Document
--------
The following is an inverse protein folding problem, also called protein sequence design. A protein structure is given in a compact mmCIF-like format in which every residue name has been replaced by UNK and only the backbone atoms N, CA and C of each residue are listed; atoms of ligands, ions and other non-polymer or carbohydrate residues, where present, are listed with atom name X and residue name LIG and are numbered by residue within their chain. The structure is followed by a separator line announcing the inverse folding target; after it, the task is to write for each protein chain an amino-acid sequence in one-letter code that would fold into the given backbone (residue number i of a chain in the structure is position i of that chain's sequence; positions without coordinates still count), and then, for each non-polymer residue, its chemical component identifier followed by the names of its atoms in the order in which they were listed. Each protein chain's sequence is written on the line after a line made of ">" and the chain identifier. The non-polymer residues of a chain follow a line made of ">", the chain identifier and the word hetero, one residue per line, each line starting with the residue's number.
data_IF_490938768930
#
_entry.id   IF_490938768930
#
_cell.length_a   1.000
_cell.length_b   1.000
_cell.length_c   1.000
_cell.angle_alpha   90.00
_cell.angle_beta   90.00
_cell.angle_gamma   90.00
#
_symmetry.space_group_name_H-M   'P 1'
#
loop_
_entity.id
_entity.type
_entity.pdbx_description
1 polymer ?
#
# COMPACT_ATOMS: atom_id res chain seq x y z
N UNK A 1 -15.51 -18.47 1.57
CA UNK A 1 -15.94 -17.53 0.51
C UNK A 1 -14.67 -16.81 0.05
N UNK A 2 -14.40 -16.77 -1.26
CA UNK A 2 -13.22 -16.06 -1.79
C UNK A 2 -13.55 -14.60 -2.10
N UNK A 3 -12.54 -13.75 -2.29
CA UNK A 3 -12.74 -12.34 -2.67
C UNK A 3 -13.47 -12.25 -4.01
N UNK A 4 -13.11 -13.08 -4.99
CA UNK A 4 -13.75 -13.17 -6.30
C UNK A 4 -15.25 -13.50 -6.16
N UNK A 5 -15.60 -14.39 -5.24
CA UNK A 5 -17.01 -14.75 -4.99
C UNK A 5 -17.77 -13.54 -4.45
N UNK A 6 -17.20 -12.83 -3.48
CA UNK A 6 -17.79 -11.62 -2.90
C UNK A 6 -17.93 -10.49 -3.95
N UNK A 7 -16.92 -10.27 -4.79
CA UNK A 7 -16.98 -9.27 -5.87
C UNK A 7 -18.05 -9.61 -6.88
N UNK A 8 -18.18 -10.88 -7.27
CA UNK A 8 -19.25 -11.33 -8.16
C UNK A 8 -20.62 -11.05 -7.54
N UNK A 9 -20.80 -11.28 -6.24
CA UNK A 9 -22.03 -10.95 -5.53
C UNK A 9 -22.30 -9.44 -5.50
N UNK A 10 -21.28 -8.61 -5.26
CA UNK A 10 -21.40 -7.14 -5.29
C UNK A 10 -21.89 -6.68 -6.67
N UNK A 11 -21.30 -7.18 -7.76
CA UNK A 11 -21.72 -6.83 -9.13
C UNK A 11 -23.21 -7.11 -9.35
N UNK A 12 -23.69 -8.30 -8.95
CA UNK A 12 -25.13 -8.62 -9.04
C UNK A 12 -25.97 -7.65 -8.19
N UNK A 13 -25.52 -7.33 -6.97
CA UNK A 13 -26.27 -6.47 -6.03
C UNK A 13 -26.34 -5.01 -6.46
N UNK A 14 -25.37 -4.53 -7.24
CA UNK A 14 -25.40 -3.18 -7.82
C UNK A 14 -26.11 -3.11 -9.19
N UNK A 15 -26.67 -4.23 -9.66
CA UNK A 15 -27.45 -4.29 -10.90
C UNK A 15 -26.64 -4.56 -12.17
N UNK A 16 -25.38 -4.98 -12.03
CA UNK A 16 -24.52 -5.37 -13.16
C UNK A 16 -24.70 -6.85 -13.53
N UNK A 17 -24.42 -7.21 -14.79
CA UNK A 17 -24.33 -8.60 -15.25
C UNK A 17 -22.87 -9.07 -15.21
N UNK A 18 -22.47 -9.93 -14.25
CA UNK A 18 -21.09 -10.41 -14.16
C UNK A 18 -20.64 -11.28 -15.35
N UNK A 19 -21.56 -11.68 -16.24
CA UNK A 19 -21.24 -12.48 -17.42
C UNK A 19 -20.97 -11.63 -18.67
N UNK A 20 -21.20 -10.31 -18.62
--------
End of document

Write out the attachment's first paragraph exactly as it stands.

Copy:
The following is an inverse protein folding problem, also called protein sequence design. A protein structure is given in a compact mmCIF-like format in which every residue name has been replaced by UNK and only the backbone atoms N, CA and C of each residue are listed; atoms of ligands, ions and other non-polymer or carbohydrate residues, where present, are listed with atom name X and residue name LIG and are numbered by residue within their chain. The structure is followed by a separator line announcing the inverse folding target; after it, the task is to write for each protein chain an amino-acid sequence in one-letter code that would fold into the given backbone (residue number i of a chain in the structure is position i of that chain's sequence; positions without coordinates still count), and then, for each non-polymer residue, its chemical component identifier followed by the names of its atoms in the order in which they were listed. Each protein chain's sequence is written on the line after a line made of ">" and the chain identifier. The non-polymer residues of a chain follow a line made of ">", the chain identifier and the word hetero, one residue per line, each line starting with the residue's number.